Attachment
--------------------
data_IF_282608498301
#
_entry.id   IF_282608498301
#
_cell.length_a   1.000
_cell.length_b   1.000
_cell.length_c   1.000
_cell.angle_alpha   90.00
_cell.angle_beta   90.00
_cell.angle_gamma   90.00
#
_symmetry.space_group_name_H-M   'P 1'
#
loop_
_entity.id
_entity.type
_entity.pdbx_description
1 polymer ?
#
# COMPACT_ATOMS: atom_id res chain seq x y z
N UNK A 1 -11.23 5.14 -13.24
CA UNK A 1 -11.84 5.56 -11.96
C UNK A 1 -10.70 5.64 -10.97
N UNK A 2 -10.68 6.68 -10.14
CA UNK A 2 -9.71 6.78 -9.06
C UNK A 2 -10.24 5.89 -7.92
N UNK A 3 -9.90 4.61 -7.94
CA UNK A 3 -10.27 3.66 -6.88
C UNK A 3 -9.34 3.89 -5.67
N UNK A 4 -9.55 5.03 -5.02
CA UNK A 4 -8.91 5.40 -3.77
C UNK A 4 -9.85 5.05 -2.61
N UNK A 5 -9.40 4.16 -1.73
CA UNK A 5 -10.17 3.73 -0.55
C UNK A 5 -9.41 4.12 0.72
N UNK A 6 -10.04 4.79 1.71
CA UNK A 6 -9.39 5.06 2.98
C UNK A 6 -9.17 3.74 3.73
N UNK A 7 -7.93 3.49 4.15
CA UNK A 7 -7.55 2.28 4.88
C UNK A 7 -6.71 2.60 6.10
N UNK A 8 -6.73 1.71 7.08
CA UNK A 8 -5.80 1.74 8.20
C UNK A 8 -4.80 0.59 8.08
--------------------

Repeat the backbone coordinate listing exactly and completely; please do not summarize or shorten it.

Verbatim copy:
data_IF_282608498301
#
_entry.id   IF_282608498301
#
_cell.length_a   1.000
_cell.length_b   1.000
_cell.length_c   1.000
_cell.angle_alpha   90.00
_cell.angle_beta   90.00
_cell.angle_gamma   90.00
#
_symmetry.space_group_name_H-M   'P 1'
#
loop_
_entity.id
_entity.type
_entity.pdbx_description
1 polymer ?
#
# COMPACT_ATOMS: atom_id res chain seq x y z
N UNK A 1 -11.23 5.14 -13.24
CA UNK A 1 -11.84 5.56 -11.96
C UNK A 1 -10.70 5.64 -10.97
N UNK A 2 -10.68 6.68 -10.14
CA UNK A 2 -9.71 6.78 -9.06
C UNK A 2 -10.24 5.89 -7.92
N UNK A 3 -9.90 4.61 -7.94
CA UNK A 3 -10.27 3.66 -6.88
C UNK A 3 -9.34 3.89 -5.67
N UNK A 4 -9.55 5.03 -5.02
CA UNK A 4 -8.91 5.40 -3.77
C UNK A 4 -9.85 5.05 -2.61
N UNK A 5 -9.40 4.16 -1.73
CA UNK A 5 -10.17 3.73 -0.55
C UNK A 5 -9.41 4.12 0.72
N UNK A 6 -10.04 4.79 1.71
CA UNK A 6 -9.39 5.06 2.98
C UNK A 6 -9.17 3.74 3.73
N UNK A 7 -7.93 3.49 4.15
CA UNK A 7 -7.55 2.28 4.88
C UNK A 7 -6.71 2.60 6.10
N UNK A 8 -6.73 1.71 7.08
CA UNK A 8 -5.80 1.74 8.20
C UNK A 8 -4.80 0.59 8.08